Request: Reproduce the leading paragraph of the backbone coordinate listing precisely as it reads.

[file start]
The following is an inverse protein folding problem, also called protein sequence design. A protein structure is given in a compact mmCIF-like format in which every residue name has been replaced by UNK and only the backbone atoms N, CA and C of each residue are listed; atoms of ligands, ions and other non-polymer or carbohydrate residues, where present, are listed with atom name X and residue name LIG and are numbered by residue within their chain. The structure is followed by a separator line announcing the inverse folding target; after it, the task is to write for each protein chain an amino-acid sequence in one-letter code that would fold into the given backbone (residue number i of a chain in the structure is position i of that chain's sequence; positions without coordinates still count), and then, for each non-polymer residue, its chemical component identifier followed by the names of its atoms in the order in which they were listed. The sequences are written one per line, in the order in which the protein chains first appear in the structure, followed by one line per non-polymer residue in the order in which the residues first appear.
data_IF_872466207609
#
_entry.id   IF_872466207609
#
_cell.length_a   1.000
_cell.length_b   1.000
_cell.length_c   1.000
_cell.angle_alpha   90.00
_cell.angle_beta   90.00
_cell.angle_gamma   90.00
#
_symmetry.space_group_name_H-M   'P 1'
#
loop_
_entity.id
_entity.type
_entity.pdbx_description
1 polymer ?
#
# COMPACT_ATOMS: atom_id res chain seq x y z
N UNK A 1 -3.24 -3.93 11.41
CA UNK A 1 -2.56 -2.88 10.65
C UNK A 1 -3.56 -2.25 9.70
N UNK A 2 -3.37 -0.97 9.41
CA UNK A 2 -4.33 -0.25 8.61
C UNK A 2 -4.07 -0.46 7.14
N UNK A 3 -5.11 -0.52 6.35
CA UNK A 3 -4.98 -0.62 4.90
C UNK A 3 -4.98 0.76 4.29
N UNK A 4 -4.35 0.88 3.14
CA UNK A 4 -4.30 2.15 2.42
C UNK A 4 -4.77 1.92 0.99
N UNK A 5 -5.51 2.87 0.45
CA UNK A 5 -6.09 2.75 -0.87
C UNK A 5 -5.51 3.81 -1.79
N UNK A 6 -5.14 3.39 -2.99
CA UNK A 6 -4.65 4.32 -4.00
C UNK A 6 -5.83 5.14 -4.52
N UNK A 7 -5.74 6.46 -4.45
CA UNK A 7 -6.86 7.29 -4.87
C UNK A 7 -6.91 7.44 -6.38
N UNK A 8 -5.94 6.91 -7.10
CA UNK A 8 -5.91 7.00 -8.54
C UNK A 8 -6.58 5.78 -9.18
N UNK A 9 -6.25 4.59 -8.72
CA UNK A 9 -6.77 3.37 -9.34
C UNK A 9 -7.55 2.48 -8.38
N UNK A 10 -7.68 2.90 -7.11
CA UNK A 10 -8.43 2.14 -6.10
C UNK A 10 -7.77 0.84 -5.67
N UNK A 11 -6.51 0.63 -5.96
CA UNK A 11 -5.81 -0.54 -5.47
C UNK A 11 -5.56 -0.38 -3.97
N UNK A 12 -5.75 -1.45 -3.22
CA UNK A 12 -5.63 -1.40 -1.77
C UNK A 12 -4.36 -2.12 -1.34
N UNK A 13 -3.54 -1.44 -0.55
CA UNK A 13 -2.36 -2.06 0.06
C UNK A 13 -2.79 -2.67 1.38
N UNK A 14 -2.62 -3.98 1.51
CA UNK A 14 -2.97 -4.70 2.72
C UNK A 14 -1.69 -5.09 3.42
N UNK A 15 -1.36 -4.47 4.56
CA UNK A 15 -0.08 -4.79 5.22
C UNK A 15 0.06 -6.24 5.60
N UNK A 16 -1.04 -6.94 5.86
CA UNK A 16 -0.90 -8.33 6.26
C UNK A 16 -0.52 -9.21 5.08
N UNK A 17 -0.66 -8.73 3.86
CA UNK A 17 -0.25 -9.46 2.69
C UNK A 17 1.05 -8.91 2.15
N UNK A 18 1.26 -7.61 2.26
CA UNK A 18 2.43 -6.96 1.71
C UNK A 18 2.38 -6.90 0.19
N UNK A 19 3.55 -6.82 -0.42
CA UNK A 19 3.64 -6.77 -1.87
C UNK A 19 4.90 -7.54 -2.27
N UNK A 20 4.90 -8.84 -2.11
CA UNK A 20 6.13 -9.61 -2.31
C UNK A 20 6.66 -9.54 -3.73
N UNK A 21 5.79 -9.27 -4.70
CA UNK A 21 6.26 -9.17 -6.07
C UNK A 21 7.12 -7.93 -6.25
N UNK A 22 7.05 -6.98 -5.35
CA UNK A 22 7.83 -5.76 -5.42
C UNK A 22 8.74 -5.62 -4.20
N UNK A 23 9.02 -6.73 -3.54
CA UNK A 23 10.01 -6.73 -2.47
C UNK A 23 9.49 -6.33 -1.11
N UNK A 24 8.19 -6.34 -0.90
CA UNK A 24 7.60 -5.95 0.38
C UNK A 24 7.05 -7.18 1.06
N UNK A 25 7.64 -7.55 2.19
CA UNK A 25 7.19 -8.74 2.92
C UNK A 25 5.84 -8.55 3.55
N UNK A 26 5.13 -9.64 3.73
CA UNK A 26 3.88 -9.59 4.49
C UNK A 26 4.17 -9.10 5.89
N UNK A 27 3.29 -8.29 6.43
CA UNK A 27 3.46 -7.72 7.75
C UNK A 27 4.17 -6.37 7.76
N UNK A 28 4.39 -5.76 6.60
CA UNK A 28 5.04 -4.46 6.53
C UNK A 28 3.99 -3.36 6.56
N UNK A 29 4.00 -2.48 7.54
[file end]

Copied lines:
The following is an inverse protein folding problem, also called protein sequence design. A protein structure is given in a compact mmCIF-like format in which every residue name has been replaced by UNK and only the backbone atoms N, CA and C of each residue are listed; atoms of ligands, ions and other non-polymer or carbohydrate residues, where present, are listed with atom name X and residue name LIG and are numbered by residue within their chain. The structure is followed by a separator line announcing the inverse folding target; after it, the task is to write for each protein chain an amino-acid sequence in one-letter code that would fold into the given backbone (residue number i of a chain in the structure is position i of that chain's sequence; positions without coordinates still count), and then, for each non-polymer residue, its chemical component identifier followed by the names of its atoms in the order in which they were listed. The sequences are written one per line, in the order in which the protein chains first appear in the structure, followed by one line per non-polymer residue in the order in which the residues first appear.